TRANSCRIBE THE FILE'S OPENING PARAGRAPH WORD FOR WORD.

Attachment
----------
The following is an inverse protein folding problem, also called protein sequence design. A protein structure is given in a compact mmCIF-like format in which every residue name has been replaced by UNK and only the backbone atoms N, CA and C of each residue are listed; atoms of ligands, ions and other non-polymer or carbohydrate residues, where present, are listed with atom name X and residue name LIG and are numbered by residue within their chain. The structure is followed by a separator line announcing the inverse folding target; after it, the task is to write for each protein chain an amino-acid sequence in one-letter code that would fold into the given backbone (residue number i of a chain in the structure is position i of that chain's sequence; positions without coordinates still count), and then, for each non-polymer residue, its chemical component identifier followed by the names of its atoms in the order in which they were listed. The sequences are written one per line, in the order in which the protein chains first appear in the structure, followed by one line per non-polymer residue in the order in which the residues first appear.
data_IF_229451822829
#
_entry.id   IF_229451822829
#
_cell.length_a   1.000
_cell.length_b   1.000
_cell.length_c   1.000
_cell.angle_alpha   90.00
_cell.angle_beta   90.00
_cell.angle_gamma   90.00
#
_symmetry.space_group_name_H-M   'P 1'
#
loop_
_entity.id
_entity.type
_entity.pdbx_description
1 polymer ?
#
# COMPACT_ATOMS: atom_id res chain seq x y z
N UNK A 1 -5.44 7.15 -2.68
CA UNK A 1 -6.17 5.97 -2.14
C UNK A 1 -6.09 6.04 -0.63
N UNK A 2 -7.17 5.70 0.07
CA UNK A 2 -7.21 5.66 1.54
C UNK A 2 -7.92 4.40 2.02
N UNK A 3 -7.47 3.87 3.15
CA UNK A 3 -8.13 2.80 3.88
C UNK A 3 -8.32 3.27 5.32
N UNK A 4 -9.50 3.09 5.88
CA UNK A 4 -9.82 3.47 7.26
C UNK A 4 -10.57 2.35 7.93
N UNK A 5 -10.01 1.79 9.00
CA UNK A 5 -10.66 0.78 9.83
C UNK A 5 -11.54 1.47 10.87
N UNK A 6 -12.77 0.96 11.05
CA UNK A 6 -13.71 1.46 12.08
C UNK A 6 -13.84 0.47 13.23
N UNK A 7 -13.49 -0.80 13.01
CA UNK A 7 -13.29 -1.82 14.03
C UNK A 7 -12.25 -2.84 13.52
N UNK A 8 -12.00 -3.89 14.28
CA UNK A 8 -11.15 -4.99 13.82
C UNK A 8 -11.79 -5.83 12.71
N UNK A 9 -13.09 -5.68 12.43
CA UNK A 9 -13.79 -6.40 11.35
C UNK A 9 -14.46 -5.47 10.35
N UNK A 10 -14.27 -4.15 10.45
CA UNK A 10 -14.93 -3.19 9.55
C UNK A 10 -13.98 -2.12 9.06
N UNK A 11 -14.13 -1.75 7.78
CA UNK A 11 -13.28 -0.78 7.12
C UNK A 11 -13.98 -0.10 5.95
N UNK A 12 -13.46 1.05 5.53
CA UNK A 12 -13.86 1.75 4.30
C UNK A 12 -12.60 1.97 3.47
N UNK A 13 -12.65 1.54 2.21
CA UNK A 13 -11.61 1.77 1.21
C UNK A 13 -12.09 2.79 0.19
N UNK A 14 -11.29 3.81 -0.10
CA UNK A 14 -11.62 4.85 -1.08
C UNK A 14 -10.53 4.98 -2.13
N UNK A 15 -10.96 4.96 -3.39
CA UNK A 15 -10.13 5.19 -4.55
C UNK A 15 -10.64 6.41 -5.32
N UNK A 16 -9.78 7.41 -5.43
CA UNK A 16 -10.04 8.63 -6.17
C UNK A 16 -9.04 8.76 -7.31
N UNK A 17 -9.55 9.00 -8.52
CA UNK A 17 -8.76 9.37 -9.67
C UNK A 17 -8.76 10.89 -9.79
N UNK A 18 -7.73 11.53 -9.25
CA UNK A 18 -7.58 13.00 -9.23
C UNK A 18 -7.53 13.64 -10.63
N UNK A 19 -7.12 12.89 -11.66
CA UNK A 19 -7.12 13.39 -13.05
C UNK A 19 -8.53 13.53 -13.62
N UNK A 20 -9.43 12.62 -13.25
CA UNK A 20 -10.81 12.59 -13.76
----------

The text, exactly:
The following is an inverse protein folding problem, also called protein sequence design. A protein structure is given in a compact mmCIF-like format in which every residue name has been replaced by UNK and only the backbone atoms N, CA and C of each residue are listed; atoms of ligands, ions and other non-polymer or carbohydrate residues, where present, are listed with atom name X and residue name LIG and are numbered by residue within their chain. The structure is followed by a separator line announcing the inverse folding target; after it, the task is to write for each protein chain an amino-acid sequence in one-letter code that would fold into the given backbone (residue number i of a chain in the structure is position i of that chain's sequence; positions without coordinates still count), and then, for each non-polymer residue, its chemical component identifier followed by the names of its atoms in the order in which they were listed. The sequences are written one per line, in the order in which the protein chains first appear in the structure, followed by one line per non-polymer residue in the order in which the residues first appear.